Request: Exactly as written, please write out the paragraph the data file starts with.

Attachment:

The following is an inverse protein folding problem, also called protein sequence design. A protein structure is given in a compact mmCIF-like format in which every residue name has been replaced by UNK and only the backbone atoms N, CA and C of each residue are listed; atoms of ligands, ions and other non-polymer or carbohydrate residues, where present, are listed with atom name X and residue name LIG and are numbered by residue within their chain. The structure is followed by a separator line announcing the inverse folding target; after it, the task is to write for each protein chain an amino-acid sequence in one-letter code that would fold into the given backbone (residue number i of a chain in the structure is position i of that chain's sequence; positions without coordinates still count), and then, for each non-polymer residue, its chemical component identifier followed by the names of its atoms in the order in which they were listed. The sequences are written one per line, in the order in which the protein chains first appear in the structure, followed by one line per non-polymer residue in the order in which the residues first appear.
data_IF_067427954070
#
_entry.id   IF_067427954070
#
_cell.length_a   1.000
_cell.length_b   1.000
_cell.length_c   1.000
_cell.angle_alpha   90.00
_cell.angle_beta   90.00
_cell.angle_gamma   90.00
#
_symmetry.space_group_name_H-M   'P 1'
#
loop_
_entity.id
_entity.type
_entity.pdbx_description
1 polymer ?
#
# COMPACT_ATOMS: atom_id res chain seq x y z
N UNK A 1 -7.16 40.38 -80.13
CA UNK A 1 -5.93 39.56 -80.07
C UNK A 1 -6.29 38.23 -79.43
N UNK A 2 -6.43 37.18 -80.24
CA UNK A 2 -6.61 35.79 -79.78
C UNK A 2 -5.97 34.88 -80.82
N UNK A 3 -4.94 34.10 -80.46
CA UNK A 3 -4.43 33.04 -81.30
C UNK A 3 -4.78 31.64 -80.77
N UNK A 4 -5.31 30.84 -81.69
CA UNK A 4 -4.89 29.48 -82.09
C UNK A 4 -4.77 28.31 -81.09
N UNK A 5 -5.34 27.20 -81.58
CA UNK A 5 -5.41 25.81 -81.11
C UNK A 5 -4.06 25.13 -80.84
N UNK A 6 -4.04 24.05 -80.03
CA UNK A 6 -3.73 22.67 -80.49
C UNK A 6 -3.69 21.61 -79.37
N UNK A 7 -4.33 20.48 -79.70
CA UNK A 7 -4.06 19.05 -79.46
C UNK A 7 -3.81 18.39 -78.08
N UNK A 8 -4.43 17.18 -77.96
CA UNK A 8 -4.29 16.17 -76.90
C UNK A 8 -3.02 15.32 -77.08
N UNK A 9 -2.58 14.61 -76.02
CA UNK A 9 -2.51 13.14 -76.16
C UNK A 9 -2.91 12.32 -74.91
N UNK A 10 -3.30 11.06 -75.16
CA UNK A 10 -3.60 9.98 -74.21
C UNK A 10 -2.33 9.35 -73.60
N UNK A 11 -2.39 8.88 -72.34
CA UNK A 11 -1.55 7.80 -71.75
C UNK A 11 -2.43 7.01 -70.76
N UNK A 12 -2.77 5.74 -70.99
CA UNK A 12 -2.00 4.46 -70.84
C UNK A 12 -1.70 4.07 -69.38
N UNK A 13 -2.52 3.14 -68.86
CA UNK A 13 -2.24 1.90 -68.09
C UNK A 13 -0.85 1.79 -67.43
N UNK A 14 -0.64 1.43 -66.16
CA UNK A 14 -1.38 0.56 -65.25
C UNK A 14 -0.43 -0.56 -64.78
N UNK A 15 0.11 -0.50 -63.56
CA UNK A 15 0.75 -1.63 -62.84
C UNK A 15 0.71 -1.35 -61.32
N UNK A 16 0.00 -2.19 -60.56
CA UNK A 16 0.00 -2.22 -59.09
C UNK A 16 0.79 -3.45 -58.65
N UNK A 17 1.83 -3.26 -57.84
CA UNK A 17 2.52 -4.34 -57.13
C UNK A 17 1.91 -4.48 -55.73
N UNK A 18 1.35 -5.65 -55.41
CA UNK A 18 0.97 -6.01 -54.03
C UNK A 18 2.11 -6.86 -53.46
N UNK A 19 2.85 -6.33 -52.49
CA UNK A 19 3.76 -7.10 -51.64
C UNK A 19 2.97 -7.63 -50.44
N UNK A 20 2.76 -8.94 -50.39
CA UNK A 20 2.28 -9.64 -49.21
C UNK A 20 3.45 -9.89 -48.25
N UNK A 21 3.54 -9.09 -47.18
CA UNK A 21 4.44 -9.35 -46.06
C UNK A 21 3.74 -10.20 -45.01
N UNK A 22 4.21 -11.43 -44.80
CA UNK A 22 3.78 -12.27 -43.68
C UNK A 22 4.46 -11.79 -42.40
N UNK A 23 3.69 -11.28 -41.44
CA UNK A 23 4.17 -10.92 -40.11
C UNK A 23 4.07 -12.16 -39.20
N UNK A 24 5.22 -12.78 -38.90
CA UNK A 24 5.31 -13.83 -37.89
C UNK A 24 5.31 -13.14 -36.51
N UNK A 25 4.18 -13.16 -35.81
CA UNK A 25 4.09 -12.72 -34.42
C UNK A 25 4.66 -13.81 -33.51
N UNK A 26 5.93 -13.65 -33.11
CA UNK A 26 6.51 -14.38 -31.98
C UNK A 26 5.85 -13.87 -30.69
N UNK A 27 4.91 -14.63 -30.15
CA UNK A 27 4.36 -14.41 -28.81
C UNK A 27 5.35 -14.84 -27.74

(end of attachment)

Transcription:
The following is an inverse protein folding problem, also called protein sequence design. A protein structure is given in a compact mmCIF-like format in which every residue name has been replaced by UNK and only the backbone atoms N, CA and C of each residue are listed; atoms of ligands, ions and other non-polymer or carbohydrate residues, where present, are listed with atom name X and residue name LIG and are numbered by residue within their chain. The structure is followed by a separator line announcing the inverse folding target; after it, the task is to write for each protein chain an amino-acid sequence in one-letter code that would fold into the given backbone (residue number i of a chain in the structure is position i of that chain's sequence; positions without coordinates still count), and then, for each non-polymer residue, its chemical component identifier followed by the names of its atoms in the order in which they were listed. The sequences are written one per line, in the order in which the protein chains first appear in the structure, followed by one line per non-polymer residue in the order in which the residues first appear.